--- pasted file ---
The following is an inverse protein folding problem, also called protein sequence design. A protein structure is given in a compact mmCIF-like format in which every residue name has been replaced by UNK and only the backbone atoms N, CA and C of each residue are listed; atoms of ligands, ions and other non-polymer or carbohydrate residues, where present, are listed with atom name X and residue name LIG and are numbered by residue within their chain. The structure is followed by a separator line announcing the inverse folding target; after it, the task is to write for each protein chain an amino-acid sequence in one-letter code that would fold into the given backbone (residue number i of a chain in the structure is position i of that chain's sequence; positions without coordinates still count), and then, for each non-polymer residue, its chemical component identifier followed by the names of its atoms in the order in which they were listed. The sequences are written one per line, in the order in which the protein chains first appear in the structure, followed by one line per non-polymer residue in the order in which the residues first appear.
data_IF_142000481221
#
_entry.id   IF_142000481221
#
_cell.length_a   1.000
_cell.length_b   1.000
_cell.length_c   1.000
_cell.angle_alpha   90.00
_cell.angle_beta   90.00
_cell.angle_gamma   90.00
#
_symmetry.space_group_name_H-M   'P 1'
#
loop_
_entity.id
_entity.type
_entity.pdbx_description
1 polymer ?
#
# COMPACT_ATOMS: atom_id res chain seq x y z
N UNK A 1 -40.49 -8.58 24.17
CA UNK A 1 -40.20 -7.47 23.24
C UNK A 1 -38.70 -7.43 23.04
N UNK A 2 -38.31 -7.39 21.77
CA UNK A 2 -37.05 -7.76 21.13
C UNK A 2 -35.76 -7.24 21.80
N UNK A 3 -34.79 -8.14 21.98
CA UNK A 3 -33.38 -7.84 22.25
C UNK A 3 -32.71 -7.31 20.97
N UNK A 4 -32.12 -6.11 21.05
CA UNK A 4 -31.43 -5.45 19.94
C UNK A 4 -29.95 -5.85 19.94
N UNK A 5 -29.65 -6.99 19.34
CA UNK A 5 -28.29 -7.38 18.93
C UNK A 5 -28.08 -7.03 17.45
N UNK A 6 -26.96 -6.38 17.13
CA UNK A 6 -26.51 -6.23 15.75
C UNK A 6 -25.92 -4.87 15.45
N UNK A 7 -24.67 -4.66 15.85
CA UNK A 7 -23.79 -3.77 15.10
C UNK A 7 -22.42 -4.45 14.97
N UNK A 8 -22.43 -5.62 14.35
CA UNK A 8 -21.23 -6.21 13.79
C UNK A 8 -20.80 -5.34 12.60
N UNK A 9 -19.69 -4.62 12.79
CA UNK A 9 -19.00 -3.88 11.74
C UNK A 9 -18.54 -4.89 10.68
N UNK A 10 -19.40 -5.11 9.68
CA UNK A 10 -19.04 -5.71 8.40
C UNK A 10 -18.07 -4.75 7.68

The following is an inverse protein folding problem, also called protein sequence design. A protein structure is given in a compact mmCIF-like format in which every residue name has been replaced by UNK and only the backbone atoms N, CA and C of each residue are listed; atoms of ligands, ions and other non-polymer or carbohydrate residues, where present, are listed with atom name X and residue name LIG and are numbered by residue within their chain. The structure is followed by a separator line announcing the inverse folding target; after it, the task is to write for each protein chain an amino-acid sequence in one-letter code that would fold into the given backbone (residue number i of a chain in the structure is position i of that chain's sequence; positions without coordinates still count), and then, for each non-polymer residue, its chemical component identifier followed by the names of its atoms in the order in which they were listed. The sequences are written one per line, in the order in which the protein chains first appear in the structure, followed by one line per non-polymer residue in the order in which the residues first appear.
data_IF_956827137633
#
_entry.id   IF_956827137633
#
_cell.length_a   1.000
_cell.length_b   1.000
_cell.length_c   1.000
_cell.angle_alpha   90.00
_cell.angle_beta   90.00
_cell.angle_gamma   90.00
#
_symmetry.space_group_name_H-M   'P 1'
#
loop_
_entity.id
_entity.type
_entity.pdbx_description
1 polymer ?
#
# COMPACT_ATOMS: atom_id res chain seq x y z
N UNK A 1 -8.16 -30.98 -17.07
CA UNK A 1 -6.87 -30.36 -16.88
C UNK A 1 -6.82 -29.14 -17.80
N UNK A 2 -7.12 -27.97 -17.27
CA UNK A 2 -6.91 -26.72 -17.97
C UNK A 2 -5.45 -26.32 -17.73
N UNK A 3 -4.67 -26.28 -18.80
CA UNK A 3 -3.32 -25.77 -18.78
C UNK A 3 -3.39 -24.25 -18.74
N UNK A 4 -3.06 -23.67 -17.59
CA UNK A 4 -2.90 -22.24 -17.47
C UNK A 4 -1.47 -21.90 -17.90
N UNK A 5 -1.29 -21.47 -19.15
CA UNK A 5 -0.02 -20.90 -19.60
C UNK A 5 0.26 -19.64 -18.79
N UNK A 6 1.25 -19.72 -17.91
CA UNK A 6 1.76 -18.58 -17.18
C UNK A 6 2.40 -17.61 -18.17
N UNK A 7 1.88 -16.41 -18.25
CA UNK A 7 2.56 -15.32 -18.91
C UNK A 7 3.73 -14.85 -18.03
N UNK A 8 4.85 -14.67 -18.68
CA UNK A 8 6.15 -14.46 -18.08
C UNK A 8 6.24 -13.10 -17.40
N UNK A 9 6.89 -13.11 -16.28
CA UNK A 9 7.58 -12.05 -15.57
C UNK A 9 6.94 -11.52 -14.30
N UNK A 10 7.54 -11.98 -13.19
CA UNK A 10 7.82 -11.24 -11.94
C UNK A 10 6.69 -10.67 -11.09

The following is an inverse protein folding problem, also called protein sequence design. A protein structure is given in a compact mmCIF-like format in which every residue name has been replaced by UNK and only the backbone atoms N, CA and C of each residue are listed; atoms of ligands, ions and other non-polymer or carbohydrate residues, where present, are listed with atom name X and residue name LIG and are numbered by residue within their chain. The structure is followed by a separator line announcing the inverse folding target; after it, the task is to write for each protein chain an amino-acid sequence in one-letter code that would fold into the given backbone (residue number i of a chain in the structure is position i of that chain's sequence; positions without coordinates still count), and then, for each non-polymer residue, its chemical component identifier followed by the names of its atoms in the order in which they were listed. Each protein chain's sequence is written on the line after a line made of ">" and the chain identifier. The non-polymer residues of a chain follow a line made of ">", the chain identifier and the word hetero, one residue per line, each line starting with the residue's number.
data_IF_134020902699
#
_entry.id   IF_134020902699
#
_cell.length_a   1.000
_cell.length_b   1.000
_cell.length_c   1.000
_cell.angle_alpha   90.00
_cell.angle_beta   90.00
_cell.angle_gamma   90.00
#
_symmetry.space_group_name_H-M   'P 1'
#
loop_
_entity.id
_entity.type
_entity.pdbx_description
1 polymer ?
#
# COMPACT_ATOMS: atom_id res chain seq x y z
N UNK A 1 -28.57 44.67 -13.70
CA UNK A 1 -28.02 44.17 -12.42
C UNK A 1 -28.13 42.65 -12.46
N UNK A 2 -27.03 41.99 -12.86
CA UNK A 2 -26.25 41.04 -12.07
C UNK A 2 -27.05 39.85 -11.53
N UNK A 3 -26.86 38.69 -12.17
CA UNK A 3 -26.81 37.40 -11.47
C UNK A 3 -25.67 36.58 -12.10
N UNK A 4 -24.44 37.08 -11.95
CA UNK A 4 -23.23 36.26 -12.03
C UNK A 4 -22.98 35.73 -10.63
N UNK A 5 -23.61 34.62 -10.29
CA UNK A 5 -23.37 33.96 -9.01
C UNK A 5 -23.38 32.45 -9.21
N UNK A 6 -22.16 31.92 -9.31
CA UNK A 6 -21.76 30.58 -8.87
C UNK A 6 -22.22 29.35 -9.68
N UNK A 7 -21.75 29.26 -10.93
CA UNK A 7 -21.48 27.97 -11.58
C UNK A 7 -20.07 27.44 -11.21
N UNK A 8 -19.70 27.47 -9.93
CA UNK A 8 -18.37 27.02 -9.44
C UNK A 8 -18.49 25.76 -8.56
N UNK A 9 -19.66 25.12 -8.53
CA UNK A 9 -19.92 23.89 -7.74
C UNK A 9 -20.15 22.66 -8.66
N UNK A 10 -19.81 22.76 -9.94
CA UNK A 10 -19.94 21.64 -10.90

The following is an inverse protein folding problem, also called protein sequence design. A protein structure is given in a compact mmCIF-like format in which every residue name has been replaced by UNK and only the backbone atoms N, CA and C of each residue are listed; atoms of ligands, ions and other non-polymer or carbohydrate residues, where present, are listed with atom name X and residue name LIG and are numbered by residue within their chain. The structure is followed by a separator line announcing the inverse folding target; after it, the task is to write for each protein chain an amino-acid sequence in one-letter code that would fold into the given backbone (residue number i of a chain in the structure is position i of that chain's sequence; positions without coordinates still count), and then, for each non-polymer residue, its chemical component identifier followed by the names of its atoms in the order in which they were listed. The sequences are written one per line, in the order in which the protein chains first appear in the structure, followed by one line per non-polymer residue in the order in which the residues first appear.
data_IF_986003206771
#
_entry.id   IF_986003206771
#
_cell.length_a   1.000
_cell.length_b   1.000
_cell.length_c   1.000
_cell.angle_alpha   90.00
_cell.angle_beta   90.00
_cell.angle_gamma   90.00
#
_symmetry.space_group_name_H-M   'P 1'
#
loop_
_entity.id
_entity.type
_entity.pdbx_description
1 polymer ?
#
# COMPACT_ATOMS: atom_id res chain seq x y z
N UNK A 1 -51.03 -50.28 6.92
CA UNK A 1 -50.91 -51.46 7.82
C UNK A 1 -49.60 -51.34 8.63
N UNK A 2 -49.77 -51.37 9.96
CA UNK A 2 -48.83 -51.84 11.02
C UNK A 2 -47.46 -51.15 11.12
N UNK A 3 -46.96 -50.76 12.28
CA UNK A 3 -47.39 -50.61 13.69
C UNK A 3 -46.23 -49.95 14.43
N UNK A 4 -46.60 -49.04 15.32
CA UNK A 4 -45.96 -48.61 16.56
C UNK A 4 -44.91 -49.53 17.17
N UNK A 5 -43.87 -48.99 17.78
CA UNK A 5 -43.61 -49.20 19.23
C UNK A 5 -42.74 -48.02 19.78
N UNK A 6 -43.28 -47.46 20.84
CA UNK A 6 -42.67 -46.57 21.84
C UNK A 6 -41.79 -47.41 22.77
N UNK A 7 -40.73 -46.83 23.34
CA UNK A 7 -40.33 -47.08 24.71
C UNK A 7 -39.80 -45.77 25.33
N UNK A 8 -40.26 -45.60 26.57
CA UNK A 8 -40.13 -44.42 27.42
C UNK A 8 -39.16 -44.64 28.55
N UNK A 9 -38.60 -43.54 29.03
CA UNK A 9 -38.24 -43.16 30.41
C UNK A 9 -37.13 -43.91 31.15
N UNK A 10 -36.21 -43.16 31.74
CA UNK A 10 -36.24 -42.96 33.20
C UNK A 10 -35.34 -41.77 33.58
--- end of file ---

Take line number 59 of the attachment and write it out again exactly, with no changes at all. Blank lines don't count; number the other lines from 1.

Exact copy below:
_cell.length_c   1.000